Story Length: < 1 minute

A bull was bitten by a mouse, and, pained by the wound, tried to capture him. The mouse, however, reached his hole in safety. The bull dug into the walls with his horns until, wearied, he crouched down and slept by the hole.

The mouse, peeping out, crept up his flank and, again biting him, retreated to his hole. The bull rising up, and not knowing what to do, was sadly perplexed. The mouse murmured, “The great do not always prevail.”

There are times when the small and lowly are the strongest to do mischief.

What to you think the moral of The Mouse and the Bull was?

About the Author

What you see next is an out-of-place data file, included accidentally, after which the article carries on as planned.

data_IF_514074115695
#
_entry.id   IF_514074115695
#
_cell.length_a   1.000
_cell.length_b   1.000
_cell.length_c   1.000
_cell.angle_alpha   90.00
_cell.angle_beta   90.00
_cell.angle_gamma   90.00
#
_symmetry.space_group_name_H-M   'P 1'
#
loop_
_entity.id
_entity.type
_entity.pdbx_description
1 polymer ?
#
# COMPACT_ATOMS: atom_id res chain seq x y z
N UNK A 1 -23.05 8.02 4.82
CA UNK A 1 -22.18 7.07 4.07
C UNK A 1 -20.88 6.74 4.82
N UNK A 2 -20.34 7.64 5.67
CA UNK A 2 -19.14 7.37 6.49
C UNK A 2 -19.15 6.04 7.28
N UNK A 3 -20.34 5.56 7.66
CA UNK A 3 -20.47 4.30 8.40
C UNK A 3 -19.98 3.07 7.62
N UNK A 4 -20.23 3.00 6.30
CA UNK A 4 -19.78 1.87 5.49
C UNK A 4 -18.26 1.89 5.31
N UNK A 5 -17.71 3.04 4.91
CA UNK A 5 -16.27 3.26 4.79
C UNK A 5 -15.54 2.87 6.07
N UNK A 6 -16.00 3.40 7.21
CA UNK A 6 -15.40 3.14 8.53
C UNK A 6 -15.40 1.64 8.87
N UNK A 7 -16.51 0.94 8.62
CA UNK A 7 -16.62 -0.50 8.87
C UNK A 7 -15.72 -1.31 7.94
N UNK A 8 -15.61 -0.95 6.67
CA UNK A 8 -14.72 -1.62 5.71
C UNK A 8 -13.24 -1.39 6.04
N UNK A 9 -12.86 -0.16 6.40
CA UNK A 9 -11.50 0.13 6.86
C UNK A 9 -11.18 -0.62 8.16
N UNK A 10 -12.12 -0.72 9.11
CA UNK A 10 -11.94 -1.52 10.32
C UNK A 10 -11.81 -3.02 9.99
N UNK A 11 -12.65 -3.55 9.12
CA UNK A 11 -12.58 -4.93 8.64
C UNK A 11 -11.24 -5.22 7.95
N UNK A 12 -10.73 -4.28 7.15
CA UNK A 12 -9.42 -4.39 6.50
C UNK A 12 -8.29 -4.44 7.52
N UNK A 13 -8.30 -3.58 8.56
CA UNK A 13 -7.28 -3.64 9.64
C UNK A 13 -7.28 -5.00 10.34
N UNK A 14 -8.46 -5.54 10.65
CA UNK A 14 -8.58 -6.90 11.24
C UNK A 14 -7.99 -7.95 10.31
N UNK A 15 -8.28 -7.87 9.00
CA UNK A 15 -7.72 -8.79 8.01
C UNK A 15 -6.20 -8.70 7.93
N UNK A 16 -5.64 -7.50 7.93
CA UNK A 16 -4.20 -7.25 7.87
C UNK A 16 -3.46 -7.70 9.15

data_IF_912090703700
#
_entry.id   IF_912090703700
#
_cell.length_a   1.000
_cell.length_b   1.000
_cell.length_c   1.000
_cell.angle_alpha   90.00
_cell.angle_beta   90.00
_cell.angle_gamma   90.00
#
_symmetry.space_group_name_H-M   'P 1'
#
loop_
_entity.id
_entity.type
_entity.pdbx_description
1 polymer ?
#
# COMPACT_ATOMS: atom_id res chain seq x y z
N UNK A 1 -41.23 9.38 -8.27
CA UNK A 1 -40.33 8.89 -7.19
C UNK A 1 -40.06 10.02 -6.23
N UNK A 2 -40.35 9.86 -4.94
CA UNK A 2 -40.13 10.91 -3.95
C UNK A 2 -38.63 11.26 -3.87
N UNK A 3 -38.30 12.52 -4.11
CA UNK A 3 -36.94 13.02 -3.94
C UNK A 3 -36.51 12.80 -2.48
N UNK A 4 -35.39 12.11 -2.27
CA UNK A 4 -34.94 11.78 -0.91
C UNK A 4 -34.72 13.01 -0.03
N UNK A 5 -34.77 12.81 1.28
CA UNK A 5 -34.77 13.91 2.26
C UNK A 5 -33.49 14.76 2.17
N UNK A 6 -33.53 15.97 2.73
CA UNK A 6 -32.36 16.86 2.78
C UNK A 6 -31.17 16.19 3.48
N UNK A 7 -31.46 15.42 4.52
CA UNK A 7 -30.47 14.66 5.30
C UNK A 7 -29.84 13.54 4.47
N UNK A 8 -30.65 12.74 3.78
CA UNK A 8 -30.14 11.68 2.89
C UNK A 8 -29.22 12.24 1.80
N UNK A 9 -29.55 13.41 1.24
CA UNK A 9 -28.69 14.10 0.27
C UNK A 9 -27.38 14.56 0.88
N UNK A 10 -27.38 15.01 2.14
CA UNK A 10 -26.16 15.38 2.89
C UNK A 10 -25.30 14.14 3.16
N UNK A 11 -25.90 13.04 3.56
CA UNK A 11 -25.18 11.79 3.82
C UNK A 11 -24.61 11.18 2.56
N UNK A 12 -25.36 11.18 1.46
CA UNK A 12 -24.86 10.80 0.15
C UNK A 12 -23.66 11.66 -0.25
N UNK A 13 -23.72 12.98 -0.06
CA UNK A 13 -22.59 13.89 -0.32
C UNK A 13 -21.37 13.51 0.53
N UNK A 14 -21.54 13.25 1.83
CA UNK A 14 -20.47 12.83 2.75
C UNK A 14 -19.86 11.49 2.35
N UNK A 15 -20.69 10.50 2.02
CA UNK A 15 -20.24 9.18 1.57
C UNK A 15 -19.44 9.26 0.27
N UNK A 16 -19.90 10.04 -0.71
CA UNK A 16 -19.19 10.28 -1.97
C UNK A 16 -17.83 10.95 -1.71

Aesop (/ˈiːsɒp/ EE-sop or /ˈeɪsɒp/ AY-sop; Greek: Αἴσωπος, Aísopos; c. 620–564 BCE) was a Greek fabulist and storyteller credited with a number of fables now collectively known as Aesop's Fables. Although his existence remains unclear and no writings by him survive, numerous tales credited to him were gathered across the centuries and in many languages in a storytelling tradition that continues to this day. Many of the tales are characterized by animals and inanimate objects that speak, solve problems, and generally have human characteristics.

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